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I have a few remote offices running Cisco 800 Routers and a HQ that is running a Fortigate 80D and an Azure Cloud enviroment that has a VPN Tunnel to the Fortigate.

Now, I have setup IPSec VPN's between all the remote offices and the Fortigate at HQ but I'm having difficulty routing the traffic from the remote sites throught to the Azure enviroment.

Remote site 1 Cisco - 192.168.66.x

HQ Fortigate - 192.168.89.x

Azure - 10.0.0.x

I'm new to newotking so have been strugling with this for a few days now.

Thanks in advance.

  • 2
    Could you please post the configuration of the devices? Without that, we'd simply be making wild guesses/suggestions. – Brett Lykins Sep 30 '14 at 17:13
  • Did any answer help you? if so, you should accept the answer so that the question doesn't keep popping up forever, looking for an answer. Alternatively, you could provide and accept your own answer. – Ron Maupin Aug 10 '17 at 15:36
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Considering you have the IPSec tunnels up and running, that's half the battle, the other half is getting your Fortinet HQ to act as an Internet transport "between" hubs.

With the Forinet you can use either the Policy-Based or Route-Based VPN to enable communication between the spokes.

For a Policy-Based hub-and-spoke VPN, you define a concentrator to enable communication between the spokes.

To define the VPN concentrator 1. At the hub, go to VPN > IPsec > Concentrator and select Create New. 2. In the Concentrator Name field, type a name to identify the concentrator. 3. From the Available Tunnels list, select a VPN tunnel and then select the right-pointing arrow. 4. Repeat Step 3 until all of the tunnels associated with the spokes are included in the concentrator. 5. Select OK.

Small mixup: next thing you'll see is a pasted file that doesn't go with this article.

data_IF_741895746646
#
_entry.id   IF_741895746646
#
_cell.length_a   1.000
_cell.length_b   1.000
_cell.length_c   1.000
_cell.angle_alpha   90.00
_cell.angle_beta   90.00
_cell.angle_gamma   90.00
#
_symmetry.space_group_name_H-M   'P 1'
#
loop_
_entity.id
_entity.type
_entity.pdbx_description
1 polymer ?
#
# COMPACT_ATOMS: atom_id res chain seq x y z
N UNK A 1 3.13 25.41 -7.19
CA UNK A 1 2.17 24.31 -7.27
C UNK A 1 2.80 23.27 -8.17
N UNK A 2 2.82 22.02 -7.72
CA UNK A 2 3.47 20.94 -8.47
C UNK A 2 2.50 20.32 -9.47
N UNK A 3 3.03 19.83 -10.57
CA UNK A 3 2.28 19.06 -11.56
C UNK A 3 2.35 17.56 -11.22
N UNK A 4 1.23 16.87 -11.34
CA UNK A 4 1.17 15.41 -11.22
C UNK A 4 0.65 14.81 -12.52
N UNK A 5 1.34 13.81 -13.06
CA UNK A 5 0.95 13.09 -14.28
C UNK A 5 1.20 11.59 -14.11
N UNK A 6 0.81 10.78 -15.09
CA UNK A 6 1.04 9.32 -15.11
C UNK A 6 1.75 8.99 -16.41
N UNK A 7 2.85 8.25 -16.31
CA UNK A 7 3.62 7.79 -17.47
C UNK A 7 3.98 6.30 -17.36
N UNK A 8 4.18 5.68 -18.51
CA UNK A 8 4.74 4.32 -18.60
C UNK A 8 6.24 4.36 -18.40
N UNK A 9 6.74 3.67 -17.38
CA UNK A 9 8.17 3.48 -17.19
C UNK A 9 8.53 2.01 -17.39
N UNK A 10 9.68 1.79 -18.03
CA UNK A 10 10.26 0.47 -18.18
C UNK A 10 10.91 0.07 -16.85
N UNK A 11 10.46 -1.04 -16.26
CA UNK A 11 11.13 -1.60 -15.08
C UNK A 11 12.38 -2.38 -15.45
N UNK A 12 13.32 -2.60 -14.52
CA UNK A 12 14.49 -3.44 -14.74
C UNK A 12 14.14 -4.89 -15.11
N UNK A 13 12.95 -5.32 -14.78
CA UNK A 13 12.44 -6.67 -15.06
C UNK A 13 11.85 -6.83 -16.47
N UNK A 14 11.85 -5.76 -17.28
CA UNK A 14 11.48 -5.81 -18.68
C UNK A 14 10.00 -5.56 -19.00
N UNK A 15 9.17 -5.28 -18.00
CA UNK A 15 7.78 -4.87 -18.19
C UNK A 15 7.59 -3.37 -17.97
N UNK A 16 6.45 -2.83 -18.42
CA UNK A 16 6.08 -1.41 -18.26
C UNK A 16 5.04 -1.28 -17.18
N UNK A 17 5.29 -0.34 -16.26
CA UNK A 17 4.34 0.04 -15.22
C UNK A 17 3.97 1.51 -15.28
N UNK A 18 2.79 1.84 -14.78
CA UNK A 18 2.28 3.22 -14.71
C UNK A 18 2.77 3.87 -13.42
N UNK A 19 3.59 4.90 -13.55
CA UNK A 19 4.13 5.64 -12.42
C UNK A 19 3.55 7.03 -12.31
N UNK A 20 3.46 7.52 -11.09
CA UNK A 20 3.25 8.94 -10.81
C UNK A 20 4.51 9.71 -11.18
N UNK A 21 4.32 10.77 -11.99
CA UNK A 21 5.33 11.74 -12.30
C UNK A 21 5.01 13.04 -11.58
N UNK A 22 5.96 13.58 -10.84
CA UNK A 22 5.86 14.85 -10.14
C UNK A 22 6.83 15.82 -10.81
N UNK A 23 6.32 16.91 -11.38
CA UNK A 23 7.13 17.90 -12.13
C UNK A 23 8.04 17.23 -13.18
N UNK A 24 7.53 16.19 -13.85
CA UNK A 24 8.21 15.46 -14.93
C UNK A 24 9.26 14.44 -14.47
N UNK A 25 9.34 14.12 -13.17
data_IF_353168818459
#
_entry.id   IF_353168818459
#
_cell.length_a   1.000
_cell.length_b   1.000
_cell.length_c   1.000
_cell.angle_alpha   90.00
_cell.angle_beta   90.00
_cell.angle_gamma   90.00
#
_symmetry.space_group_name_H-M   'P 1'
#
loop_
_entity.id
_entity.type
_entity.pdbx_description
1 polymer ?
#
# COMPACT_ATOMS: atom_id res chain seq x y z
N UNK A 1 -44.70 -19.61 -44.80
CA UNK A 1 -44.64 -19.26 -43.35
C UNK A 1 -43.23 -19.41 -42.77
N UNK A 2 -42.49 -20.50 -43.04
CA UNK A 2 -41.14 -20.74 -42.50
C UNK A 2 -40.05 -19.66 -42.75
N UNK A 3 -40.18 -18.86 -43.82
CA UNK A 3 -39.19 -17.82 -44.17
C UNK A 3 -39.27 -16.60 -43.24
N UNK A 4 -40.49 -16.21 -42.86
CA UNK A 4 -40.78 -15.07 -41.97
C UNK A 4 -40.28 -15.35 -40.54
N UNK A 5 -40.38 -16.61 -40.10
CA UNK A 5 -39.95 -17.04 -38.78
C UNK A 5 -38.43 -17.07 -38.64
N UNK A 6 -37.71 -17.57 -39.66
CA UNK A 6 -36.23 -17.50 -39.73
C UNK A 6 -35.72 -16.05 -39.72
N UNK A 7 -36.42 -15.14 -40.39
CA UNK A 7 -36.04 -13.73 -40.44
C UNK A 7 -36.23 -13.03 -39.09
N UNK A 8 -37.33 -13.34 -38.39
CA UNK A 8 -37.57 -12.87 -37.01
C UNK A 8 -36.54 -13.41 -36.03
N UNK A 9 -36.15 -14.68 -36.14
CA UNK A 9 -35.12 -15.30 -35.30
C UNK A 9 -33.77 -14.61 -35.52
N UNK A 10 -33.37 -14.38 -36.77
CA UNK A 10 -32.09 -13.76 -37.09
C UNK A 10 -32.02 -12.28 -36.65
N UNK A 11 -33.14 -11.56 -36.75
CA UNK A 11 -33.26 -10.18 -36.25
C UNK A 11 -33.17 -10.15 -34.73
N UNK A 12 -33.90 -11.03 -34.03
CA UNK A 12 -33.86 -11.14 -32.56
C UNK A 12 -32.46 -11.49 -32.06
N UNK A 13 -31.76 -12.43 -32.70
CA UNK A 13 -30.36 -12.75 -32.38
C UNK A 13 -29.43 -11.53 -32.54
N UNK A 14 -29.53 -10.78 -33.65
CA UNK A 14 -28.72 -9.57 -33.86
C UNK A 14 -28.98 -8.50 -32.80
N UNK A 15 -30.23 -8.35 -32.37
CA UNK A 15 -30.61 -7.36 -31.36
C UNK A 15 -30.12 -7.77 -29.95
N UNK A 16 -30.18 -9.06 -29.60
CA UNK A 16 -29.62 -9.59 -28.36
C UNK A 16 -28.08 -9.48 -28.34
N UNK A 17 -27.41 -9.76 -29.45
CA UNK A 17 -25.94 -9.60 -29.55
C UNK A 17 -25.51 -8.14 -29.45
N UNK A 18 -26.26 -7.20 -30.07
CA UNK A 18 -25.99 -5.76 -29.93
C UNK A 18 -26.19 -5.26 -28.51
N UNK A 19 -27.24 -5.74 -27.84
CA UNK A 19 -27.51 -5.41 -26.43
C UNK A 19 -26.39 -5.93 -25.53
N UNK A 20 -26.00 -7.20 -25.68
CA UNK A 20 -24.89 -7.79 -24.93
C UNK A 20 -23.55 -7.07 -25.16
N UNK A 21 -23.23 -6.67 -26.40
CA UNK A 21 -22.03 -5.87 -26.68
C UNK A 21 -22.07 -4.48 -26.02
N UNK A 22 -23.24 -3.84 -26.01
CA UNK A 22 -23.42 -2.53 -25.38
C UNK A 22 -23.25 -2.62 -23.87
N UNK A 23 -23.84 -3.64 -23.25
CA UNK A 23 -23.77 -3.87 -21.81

For a Route-Based hub-and-spoke VPN allowing communication between ONLY two spokes.

• Create a security policy for each pair of spokes that are allowed to communicate with each other. The number of policies required increases rapidly as the number of spokes increases.

To enable communication between two spokes, you need to define an ACCEPT security policy for them. To allow either spoke to initiate communication, you must create a policy for each direction. This procedure describes a security policy for communication from Spoke 1 to Spoke 2. 1. Define names for the addresses or address ranges of the private networks behind each spoke. For more information, see “Defining policy addresses” on page 59. 2. Go to Policy & Objects > Policy > IPv4 and select Create New. 3. Leave the Policy Type as Firewall and leave the Policy Subtype as Address. 4. Enter the settings and select OK.

"Incoming Interface" Select the IPsec interface that connects to Spoke 1. "Source Address" Select the address of the private network behind Spoke 1. "Outgoing Interface" Select the IPsec interface that connects to Spoke 2. "Destination Address" Select the address of the private network behind Spoke 2. "action" Select ACCEPT. "Enable NAT" Enable.

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